Sir Thomas Pilkington, of Pilkington, Bury and various other places, led his tenants and retainers to Bosworth to fight for Richard III. Whether they got there in time is not 100% clear but Sir Thomas was attainted and lost his Lancashire lands. You’ll never guess which family received them. Yes, those caring, sharing Stanleys, in… Continue reading Sir Thomas Pilkington
REBLOGGED FROM A MEDIEVAL POTPOURRI sparkypus.com Edward’s parents Isobel Neville and George Plantagenet, Duke and Duchess of Clarence. From the Latin Version of the Rous Roll. With thanks to the Heraldry Society. Edward Plantagenet, Earl of Warwick was born at Warwick Castle on the 25 February 1475. Among his godparents were Edward IV, who created him Earl… Continue reading EDWARD, EARL OF WARWICK – HIS LIFE AND DEATH.
I recently complained that this article , which apparently contained references to Richard III, was hidden from my British eyes because of something to do with the European Economic Area (EEA). Then a good friend from the Netherlands was kind enough to send me the complete content. The hidden article concerned the wartime reminiscences of… Continue reading The problem of getting the facts wrong….
When an article is entitled War of the Roses: A Brief Timeline, subtitled ‘Emily Hewat gives a crash course on the history behind Yorkshire and Lancaster’s epic rivalry and the origin of the Roses Tournament itself’ one rather expects the correct times! But no. What you find is:- “….Our story starts in 1454 with the… Continue reading Margaret of Anjou was married to Henry IV, Bosworth was in 1495 and Edward VI won at Tewkesbury….!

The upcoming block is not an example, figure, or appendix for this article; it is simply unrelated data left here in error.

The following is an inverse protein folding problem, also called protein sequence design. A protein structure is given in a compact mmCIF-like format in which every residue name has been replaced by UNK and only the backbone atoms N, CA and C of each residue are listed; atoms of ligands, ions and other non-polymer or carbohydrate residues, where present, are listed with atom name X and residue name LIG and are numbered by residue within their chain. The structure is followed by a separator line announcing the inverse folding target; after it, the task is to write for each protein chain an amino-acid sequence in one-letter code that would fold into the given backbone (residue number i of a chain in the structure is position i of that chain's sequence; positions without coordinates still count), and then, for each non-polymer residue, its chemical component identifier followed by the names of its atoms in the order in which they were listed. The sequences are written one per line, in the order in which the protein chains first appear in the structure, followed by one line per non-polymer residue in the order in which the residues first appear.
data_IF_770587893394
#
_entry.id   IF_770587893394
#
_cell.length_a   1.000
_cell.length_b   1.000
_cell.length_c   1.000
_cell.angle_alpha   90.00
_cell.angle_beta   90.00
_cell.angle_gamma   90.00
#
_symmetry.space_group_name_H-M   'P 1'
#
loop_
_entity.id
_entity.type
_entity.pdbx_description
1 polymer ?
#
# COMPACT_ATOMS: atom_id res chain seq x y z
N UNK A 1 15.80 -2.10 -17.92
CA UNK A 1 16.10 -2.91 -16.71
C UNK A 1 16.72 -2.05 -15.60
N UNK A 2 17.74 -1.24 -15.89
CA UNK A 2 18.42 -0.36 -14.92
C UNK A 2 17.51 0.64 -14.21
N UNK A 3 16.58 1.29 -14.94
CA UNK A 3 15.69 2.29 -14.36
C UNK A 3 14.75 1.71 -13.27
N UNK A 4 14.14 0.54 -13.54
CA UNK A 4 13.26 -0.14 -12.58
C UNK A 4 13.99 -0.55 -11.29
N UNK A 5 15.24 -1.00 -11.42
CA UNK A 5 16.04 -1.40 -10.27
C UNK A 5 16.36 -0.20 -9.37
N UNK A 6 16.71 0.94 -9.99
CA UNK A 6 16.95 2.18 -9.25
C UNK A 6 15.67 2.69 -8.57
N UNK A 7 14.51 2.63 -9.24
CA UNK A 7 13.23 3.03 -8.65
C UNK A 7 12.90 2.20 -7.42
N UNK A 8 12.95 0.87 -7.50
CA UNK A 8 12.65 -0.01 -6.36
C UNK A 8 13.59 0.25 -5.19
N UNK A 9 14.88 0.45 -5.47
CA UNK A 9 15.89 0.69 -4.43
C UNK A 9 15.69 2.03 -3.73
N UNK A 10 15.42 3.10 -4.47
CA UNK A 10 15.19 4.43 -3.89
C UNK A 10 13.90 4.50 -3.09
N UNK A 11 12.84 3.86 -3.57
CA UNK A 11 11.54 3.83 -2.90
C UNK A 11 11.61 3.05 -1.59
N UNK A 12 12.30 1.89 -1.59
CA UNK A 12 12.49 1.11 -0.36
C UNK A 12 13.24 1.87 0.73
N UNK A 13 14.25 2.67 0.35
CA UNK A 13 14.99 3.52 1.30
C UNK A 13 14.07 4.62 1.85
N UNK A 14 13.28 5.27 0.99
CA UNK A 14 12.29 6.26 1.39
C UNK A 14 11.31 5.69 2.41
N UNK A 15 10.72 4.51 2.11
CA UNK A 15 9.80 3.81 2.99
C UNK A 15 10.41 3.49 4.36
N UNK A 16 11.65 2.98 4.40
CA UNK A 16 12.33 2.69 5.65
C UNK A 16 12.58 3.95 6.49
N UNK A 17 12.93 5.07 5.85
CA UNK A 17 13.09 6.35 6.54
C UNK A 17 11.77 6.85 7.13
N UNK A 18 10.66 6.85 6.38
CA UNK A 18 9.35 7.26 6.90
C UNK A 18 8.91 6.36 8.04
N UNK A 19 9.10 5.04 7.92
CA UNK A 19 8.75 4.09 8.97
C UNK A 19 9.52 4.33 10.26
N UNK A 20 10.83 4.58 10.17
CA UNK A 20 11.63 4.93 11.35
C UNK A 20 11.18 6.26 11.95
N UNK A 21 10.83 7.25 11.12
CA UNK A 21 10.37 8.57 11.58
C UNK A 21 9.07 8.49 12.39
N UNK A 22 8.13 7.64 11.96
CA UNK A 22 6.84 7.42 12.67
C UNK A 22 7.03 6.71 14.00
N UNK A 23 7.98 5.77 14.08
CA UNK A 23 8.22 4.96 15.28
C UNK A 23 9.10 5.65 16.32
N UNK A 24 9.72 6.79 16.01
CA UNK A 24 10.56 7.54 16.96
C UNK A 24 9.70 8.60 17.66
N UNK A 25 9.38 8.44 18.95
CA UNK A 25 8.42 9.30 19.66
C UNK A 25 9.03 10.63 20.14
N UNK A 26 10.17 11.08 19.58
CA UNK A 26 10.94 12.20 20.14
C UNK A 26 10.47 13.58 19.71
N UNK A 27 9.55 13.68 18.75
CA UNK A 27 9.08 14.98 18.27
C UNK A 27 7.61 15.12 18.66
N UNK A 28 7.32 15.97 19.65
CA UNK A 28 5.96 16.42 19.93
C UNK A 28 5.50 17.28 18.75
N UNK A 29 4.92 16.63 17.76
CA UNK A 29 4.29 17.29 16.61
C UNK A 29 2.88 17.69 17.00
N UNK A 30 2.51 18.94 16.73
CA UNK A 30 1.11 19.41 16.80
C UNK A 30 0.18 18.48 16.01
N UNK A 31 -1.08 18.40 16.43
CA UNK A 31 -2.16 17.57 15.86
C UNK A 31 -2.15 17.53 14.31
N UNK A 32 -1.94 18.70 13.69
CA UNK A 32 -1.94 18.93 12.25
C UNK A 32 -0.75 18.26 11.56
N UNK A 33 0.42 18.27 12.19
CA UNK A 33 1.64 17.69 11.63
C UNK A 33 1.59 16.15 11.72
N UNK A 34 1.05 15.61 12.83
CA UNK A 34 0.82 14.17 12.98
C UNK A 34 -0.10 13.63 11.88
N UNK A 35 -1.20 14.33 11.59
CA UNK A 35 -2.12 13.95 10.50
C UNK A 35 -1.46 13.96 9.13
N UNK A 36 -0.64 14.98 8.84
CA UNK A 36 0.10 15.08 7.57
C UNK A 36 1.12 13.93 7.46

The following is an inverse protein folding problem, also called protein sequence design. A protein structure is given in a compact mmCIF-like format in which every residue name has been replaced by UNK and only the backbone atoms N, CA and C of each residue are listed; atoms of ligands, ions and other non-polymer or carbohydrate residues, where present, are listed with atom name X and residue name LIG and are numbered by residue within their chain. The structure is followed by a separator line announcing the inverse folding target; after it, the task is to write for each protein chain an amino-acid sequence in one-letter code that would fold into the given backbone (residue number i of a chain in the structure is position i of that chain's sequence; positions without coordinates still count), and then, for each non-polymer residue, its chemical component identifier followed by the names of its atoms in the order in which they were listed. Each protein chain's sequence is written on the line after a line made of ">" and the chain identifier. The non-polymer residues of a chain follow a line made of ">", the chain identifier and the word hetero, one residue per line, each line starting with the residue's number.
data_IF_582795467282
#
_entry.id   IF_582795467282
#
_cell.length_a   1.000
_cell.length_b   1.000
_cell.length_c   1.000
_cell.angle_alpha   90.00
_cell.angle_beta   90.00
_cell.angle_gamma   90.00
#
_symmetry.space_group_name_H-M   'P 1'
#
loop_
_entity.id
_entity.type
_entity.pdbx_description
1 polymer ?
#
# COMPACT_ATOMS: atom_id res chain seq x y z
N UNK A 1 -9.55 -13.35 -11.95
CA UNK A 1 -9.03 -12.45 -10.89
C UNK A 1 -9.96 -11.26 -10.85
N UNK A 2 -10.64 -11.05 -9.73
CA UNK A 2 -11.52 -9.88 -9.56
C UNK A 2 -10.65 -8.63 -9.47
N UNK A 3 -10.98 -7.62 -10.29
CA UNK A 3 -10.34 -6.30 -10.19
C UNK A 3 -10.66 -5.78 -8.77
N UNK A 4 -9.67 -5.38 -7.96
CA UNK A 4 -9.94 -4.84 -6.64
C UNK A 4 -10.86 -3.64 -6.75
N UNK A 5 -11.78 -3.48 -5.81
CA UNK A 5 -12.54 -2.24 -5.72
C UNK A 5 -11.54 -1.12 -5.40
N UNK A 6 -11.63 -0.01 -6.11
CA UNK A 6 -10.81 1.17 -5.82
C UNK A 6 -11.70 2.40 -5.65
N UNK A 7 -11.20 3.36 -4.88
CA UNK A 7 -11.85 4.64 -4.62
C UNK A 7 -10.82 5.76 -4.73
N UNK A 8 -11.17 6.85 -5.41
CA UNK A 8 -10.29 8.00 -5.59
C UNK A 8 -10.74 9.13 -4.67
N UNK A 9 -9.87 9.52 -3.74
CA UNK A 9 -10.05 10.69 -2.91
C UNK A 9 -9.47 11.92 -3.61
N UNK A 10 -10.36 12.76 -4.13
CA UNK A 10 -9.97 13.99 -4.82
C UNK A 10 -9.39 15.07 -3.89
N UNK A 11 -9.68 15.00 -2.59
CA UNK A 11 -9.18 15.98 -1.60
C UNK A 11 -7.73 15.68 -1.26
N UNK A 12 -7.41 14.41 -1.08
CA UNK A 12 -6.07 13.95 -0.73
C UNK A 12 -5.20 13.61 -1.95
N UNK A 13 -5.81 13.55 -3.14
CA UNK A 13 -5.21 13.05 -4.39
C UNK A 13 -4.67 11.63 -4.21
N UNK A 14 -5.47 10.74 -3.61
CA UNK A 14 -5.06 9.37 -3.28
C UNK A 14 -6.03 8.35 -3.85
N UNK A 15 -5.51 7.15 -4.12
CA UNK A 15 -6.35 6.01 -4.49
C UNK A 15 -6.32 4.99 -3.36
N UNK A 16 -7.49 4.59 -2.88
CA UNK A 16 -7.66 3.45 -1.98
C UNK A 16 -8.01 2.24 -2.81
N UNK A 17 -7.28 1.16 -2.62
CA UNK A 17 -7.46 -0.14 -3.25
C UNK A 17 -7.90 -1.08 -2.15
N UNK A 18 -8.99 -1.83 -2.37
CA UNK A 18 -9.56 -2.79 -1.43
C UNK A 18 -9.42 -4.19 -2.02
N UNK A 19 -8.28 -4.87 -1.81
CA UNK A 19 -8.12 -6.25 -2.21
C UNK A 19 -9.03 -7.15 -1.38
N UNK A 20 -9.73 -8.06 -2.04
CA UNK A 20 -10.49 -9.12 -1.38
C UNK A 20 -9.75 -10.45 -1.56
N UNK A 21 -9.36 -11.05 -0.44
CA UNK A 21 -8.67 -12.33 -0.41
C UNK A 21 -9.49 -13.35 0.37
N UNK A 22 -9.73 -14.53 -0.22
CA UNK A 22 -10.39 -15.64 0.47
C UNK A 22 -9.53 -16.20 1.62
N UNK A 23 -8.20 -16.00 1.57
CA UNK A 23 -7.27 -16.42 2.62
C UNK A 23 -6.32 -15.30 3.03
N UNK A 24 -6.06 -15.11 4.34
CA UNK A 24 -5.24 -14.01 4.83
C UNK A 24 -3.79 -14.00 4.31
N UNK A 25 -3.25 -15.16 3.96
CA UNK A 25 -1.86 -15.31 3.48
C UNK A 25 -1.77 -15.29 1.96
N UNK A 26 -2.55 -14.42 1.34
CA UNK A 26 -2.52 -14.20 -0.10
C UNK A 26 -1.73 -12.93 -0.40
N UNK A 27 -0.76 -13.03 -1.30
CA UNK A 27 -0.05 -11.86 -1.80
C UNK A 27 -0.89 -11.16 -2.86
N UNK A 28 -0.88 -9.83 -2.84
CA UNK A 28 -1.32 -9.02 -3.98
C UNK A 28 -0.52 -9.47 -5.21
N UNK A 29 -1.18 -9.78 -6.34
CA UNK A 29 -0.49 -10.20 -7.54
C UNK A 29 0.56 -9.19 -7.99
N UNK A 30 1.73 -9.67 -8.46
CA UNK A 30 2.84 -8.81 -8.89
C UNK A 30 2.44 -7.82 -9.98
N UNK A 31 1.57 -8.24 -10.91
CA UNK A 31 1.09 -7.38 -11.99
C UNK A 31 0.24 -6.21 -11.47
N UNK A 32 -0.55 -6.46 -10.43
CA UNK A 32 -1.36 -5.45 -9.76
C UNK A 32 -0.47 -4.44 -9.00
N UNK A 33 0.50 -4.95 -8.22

Reblogged from A Medieval Potpourri sparkypus.com Artist Emma Vieceli This book is a little gem. Written by the late Vivien Beatrix Lamb and first published in 1959 it’s no surprise that it’s still in print and a new edition available from The Richard III Society online shop with an introduction and notes by Peter Hammond. … Continue reading The Betrayal of Richard III by V B Lamb – a book review
Well, this article starts off as follows:- “….WHEN King Edward IV died in April 1483, his brother Richard of Gloucester was named Lord Protector of Edward’s son, the 12-year-old Edward V…. “….But before Edward could be crowned, Richard arranged for his parents’ marriage to be declared invalid, making the Princes illegitimate and ineligible for the… Continue reading The four Southampton rebels….?
Reblogged from sparkypus.com A Medieval Potpourri https://wordpress.com/post/sparkypus.com/754 Minster Lovell at sunset @Colin Whitaker Minster Lovell Hall, Oxfordshire lies in beautiful, atmospheric ruins set amongst trees besides the River Windrush in the heart of the Cotswolds. Pevensey describes these ruins to be ‘still the most picturesque in the country’. It was at least… Continue reading MINSTER LOVELL HALL, HOME TO FRANCIS LOVELL VISCOUNT LOVELL
James III of Scotland’s reign overlaps the whole of Yorkist rule in England, succeeding on 3rd August 1460, more than seven months before Edward IV’s first coronation, to 11th June 1488. almost three years after Richard III’s death at Bosworth and including Henry VI’s re-adeption. His uninterrupted reign spanned the decisive battles of Mortimer’s Cross… Continue reading A contemporary of the House of York
The following extract is from this article in the Daily Record :- “….Fortuitously for us, Henry VII killed Richard III (the king in the car park) who was discovered in Leicester. A nice piece of synergy, and the basis for a much bigger story of Scottish royal political dominance in Great Britain….” Well, it might… Continue reading Richard III versus James I of Scotland….?
I know there are always lists of this and that, and a compilation of important battles pops up from time to time. On this occasion, however, when Bosworth is dealt with, it’s an objective assessment, and worth reading. You’ll find it on History Today.